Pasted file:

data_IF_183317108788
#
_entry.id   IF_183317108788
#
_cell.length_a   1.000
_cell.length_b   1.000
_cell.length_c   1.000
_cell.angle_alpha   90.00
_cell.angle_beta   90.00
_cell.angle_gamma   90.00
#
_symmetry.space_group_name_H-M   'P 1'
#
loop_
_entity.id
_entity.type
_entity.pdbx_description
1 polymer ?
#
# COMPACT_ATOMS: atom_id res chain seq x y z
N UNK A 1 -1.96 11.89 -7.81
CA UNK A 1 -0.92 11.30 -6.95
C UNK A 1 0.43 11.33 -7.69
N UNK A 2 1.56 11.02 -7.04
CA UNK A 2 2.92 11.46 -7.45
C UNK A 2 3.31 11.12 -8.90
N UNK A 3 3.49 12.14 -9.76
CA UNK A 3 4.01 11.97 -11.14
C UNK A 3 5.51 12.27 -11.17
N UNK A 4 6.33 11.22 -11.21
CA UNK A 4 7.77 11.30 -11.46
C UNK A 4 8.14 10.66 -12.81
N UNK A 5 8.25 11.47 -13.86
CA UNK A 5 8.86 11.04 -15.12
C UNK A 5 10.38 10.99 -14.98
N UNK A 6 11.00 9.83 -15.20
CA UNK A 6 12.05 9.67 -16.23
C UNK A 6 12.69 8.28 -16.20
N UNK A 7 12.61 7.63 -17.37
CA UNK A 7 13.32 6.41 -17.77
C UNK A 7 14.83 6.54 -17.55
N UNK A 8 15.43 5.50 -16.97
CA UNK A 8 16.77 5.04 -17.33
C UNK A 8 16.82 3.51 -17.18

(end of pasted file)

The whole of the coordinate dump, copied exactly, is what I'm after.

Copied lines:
data_IF_183317108788
#
_entry.id   IF_183317108788
#
_cell.length_a   1.000
_cell.length_b   1.000
_cell.length_c   1.000
_cell.angle_alpha   90.00
_cell.angle_beta   90.00
_cell.angle_gamma   90.00
#
_symmetry.space_group_name_H-M   'P 1'
#
loop_
_entity.id
_entity.type
_entity.pdbx_description
1 polymer ?
#
# COMPACT_ATOMS: atom_id res chain seq x y z
N UNK A 1 -1.96 11.89 -7.81
CA UNK A 1 -0.92 11.30 -6.95
C UNK A 1 0.43 11.33 -7.69
N UNK A 2 1.56 11.02 -7.04
CA UNK A 2 2.92 11.46 -7.45
C UNK A 2 3.31 11.12 -8.90
N UNK A 3 3.49 12.14 -9.76
CA UNK A 3 4.01 11.97 -11.14
C UNK A 3 5.51 12.27 -11.17
N UNK A 4 6.33 11.22 -11.21
CA UNK A 4 7.77 11.30 -11.46
C UNK A 4 8.14 10.66 -12.81
N UNK A 5 8.25 11.47 -13.86
CA UNK A 5 8.86 11.04 -15.12
C UNK A 5 10.38 10.99 -14.98
N UNK A 6 11.00 9.83 -15.20
CA UNK A 6 12.05 9.67 -16.23
C UNK A 6 12.69 8.28 -16.20
N UNK A 7 12.61 7.63 -17.37
CA UNK A 7 13.32 6.41 -17.77
C UNK A 7 14.83 6.54 -17.55
N UNK A 8 15.43 5.50 -16.97
CA UNK A 8 16.77 5.04 -17.33
C UNK A 8 16.82 3.51 -17.18